Interior design in the early 1800s was anything but musty and muted. Tracey used the palettes and motifs then in vogue —vibrant, saturated color and repeating Greek and Roman patterns. The mid-1700s discovery of an almost-intact ancient Pompeii led to a preponderance of interest in all things Greek and Roman. “Federal style” incorporated these neoclassical elements, which Tracey, the quintessential Early American interior decorator, painstakingly recreated at Boscobel.

 The bedroom is a riot of intense color; needle-worked carpet in salmon, sea-foam green, and teal, and an intricately carved four-poster canopy bed capped with green swags and dark pink tassels.

    Walk through the river-facing front door, and you enter a great hall featuring a sweeping double staircase. Two columns, supporting an airy triple arch, frame the stairs. Wealthy homeowners of the time made extensive use of trompe l’oeil, so Tracey followed suit. The walls are covered with ashlar, a wallpaper painted to look like quarried stone. Base moldings that run around the room and up the stairway resemble dark marble. The dark floor cloth, simulating green-veined marble, is bordered by a Greek key motif that picks up patterns in the fabrics, mantles, and decorative pieces in the surrounding rooms.

    In the early 1800s, guests who came calling would gather in the front parlor, which, as a rule, showcased the best furniture in the house. Tracey filled this bright room with Duncan Phyfe pieces, upholstered in canary yellow with contrasting blue flower and ribbon piping—colors and patterns that are replicated in the draperies and carpet. Phyfe was famous for his delicate craftsmanship—his signature curved, X-shaped supports and “paw” feet were sturdy yet elegant. Pavelock pointed to a round wooden cabinet fluted like an Ionic column—another Phyfe piece. “Visitors always ask about this dumbwaiter. I just think it is so well designed and timeless. It’s got a lazy Susan interior where household staff could stow dirty dishes, then rotate the shelves to a clean set of cups and saucers!”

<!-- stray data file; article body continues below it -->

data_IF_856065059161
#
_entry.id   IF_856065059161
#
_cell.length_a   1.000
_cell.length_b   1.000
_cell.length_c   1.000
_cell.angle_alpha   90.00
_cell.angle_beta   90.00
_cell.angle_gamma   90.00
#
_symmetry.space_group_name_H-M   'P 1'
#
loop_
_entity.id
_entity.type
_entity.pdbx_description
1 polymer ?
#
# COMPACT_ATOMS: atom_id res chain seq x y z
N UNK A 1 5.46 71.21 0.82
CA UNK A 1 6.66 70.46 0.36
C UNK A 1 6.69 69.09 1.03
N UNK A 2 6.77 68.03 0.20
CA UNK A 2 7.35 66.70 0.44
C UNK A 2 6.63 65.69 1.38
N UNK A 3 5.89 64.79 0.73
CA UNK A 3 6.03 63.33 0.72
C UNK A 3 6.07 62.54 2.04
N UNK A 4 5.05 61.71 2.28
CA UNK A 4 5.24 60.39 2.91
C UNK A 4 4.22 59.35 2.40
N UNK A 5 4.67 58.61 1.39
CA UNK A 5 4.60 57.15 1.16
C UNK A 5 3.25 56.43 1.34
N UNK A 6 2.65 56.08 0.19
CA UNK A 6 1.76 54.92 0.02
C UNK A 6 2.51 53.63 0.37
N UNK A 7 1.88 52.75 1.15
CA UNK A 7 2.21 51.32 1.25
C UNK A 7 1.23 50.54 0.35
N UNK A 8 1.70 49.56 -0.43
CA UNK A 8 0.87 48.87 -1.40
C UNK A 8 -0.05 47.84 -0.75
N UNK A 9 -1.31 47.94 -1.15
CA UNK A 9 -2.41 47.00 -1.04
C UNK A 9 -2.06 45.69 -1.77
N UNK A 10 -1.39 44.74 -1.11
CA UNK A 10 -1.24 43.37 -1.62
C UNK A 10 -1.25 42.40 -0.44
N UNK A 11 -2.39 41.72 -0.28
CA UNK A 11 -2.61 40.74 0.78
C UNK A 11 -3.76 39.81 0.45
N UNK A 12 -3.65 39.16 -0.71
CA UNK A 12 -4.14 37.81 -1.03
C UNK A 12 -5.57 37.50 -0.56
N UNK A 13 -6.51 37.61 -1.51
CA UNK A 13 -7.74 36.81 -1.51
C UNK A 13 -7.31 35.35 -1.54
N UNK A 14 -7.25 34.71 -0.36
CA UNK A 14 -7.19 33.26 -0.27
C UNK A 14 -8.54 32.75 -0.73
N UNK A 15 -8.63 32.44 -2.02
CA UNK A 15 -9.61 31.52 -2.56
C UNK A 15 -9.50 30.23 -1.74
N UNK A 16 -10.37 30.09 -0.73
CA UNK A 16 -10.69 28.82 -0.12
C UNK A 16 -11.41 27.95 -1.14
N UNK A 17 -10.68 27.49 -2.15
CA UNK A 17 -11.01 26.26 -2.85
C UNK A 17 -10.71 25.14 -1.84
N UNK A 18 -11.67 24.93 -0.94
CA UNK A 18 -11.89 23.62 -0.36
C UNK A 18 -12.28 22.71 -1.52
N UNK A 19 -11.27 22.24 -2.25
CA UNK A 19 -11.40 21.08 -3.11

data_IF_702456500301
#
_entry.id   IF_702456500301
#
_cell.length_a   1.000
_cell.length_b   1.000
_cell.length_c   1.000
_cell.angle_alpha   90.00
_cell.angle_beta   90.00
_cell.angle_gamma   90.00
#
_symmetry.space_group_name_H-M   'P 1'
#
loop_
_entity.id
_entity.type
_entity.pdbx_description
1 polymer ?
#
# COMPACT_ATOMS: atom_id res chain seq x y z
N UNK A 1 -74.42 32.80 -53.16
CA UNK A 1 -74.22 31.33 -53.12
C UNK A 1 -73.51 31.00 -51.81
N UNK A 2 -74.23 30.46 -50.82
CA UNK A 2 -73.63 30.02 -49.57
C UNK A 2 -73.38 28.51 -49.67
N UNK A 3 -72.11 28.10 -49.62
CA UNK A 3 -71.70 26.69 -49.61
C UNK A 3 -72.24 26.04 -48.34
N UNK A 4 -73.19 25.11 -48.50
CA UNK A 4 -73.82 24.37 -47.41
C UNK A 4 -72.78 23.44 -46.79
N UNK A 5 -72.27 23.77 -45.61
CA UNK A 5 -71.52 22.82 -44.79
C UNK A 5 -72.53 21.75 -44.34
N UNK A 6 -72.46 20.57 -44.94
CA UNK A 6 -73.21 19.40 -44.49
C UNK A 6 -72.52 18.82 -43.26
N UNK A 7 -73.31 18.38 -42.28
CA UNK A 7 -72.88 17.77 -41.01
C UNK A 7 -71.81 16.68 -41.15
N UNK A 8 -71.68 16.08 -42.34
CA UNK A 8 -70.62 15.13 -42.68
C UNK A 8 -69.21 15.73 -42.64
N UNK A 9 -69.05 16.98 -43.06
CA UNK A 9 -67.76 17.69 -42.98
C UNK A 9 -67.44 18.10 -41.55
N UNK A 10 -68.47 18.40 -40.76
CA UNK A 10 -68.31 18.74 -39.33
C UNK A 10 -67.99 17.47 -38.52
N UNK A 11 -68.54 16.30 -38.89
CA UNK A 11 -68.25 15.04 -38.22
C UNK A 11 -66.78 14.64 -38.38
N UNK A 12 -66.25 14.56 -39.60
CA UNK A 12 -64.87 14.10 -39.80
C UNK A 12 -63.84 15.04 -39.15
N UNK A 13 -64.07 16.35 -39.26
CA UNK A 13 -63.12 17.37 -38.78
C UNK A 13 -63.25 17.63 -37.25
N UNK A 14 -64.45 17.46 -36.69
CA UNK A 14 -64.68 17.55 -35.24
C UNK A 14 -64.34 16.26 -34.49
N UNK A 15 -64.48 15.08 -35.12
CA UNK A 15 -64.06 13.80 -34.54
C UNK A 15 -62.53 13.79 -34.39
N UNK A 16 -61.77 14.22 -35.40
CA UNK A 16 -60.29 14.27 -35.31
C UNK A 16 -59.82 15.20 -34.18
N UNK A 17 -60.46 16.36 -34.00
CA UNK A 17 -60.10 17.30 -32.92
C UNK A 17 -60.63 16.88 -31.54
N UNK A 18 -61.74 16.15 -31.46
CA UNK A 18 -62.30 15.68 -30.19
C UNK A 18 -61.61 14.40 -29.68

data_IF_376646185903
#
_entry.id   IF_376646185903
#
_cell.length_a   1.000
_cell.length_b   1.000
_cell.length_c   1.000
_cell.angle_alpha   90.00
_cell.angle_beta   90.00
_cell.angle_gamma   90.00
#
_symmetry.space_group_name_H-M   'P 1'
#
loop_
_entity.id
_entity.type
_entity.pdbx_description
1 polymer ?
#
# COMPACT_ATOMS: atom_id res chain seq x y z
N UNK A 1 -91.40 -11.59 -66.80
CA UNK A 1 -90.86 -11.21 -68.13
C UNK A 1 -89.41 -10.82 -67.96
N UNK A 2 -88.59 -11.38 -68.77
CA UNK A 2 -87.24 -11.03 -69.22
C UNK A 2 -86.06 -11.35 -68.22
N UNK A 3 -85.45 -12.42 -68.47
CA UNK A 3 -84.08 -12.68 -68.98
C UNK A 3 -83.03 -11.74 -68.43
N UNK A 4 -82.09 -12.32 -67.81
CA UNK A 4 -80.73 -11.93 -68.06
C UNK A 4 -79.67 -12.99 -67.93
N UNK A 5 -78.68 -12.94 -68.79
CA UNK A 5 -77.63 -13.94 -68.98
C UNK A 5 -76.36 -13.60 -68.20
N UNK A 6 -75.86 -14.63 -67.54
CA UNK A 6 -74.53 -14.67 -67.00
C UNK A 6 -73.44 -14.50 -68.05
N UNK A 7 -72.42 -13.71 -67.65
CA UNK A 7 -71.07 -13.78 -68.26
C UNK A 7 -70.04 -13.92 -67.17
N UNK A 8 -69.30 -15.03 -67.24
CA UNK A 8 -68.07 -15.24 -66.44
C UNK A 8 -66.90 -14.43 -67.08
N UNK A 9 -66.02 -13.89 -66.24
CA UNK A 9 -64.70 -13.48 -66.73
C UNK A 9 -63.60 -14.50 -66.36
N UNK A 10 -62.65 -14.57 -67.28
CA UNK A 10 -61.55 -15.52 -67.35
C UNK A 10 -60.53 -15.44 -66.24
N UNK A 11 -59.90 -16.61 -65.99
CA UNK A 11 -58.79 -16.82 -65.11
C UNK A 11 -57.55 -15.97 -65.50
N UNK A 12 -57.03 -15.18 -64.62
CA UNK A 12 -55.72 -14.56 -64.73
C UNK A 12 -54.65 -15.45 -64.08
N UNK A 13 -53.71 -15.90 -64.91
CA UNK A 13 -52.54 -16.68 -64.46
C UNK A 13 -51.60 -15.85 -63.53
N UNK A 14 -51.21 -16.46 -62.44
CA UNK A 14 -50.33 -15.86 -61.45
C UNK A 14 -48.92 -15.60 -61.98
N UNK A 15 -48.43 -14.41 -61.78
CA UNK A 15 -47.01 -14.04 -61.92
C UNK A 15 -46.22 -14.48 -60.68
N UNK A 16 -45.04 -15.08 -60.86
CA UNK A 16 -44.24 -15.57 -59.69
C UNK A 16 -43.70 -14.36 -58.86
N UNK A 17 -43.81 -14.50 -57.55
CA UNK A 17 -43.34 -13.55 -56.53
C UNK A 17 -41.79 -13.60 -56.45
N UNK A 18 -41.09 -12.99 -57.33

The front hall features a sweeping double staircase. Two columns, supporting an airy triple-arch, frame the stairs.

More columns are carved into the fireplace, and other neoclassical motifs repeat throughout the room. One could spend hours looking for the Dyckman monogram—integrating bowknots and tassels—on silver pieces and carvings throughout the house.

    Though nearly 200 years old, vivid yellow furniture—a pair of Grecian “tub” chairs and matching settee—in the back parlor could tickle the fancy of modern designers. A picture of Elizabeth hangs across from the “looking glass” above the fireplace—proper placement for a woman or man of importance.

    Even today, historians continue to comb through the Dyckmans’ 2,500 or so documents and letters, attempting to pinpoint exactly how the home was decorated from 1810 through 1820. One letter in particular indicated that Elizabeth had purchased two sets of “painted chairs.”

The second bedroom features a carpet that is still being hand-loomed by Family Heirloom Weavers.